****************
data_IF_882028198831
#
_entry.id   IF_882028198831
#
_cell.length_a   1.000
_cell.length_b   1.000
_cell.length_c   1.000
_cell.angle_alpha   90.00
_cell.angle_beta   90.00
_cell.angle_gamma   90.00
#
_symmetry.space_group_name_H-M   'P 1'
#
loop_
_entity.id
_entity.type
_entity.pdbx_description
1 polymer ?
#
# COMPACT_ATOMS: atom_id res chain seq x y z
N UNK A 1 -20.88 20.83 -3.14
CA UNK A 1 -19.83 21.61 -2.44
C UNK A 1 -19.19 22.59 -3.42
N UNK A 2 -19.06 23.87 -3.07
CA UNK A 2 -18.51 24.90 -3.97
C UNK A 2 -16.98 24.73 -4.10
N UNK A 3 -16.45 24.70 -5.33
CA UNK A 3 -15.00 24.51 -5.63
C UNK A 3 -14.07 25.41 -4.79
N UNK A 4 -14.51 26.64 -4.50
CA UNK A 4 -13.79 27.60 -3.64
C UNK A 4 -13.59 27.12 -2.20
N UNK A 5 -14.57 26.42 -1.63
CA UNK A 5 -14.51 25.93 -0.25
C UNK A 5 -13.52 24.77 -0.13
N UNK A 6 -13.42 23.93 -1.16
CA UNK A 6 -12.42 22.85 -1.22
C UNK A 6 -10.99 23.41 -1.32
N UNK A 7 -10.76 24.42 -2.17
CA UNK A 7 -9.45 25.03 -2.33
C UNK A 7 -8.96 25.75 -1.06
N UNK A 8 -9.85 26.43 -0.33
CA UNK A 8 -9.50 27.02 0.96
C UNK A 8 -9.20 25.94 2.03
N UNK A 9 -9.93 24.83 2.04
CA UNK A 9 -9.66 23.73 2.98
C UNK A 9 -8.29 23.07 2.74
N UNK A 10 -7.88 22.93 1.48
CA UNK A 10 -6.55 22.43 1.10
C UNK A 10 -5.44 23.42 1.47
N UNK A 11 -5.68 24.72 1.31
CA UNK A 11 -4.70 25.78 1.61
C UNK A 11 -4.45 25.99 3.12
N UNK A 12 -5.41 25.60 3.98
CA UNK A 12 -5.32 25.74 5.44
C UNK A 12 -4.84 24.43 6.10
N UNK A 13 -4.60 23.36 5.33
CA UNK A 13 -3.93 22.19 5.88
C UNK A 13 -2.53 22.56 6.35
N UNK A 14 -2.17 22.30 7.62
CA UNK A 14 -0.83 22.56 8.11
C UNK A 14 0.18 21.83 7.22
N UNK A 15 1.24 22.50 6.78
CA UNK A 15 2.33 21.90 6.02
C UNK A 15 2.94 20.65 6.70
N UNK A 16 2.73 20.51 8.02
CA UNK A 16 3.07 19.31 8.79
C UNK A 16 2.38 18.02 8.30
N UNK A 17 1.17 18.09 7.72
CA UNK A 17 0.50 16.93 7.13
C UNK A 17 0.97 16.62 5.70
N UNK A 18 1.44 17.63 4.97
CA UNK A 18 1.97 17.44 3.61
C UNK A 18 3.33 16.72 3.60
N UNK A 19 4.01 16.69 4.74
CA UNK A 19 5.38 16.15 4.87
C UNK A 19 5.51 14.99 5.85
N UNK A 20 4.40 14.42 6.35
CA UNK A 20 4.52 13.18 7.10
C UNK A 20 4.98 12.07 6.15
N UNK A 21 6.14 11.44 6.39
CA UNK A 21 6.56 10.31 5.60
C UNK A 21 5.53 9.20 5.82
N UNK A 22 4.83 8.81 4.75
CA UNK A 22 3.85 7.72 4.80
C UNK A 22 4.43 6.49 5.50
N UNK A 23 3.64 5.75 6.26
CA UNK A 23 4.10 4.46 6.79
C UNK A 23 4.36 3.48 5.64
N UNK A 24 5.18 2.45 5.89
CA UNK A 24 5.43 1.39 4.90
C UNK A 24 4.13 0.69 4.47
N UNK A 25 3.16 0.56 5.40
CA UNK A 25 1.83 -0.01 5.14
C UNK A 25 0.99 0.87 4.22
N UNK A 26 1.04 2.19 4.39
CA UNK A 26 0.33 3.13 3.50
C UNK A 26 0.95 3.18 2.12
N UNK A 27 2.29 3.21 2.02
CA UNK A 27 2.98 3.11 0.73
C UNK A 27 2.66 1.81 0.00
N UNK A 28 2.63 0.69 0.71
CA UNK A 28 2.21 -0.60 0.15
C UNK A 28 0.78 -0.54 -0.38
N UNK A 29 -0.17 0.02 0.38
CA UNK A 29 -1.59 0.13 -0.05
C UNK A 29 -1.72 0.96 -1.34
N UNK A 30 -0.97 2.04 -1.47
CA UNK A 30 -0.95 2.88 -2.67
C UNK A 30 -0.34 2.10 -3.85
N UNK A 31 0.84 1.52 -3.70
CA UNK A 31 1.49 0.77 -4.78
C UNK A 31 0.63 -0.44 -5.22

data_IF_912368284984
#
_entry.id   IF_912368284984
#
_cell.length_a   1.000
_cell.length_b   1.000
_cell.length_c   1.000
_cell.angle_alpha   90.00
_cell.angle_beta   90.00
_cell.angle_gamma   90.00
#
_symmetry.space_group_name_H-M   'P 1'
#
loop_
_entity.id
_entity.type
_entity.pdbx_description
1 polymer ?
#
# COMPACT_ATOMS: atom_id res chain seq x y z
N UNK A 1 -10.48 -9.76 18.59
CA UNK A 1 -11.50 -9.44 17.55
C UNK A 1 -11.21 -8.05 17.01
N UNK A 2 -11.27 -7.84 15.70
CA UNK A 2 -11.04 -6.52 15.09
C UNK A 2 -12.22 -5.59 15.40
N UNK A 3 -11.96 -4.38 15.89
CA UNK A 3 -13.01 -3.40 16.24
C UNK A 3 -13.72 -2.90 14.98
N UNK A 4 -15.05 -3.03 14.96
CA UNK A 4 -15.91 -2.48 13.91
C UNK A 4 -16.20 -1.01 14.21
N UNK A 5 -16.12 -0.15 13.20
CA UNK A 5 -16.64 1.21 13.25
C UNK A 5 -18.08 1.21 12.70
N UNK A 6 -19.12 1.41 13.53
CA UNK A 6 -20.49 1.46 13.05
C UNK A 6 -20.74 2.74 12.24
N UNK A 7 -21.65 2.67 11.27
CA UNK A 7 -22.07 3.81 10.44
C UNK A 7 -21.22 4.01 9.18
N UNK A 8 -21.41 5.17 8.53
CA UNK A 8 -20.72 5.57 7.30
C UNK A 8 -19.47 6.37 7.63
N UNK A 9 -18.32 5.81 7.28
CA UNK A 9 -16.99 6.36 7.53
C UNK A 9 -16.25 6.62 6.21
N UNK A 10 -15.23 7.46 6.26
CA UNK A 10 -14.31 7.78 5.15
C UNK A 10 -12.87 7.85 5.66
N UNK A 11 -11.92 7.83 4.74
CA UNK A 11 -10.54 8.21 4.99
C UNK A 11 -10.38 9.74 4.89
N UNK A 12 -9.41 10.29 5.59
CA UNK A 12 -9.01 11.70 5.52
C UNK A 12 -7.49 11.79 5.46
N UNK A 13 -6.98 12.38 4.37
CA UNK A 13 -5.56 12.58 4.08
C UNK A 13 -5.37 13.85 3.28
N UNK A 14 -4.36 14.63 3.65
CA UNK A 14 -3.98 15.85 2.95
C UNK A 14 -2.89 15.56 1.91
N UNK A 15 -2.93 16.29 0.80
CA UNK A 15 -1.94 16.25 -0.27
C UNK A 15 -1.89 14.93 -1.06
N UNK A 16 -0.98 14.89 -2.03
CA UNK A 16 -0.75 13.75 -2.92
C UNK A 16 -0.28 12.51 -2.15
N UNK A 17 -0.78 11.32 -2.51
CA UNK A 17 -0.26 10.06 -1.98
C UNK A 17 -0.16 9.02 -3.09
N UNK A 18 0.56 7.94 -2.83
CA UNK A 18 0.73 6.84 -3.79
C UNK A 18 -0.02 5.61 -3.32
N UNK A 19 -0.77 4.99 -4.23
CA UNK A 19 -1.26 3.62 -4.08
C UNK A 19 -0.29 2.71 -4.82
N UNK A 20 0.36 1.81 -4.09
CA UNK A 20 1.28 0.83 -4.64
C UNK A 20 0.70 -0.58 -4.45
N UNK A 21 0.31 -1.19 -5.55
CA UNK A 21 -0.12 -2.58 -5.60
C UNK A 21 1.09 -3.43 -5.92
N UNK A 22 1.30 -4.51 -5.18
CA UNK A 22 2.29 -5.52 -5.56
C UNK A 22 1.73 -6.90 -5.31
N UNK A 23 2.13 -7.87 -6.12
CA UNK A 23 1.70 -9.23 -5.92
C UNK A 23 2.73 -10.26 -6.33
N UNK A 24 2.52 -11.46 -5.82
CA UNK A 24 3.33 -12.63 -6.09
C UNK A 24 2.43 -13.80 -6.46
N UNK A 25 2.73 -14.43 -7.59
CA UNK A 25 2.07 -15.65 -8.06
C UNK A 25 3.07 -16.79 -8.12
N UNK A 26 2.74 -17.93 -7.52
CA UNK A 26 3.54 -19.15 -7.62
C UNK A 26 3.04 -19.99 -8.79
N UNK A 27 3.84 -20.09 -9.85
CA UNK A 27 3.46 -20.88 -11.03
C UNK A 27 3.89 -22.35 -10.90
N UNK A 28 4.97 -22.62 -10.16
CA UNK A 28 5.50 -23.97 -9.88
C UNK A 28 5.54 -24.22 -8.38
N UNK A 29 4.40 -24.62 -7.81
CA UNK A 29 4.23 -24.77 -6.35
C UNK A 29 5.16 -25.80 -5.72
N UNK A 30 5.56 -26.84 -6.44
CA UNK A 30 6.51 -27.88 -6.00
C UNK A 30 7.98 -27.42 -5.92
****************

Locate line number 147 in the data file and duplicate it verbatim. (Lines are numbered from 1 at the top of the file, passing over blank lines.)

CA UNK A 5 -16.64 1.21 13.25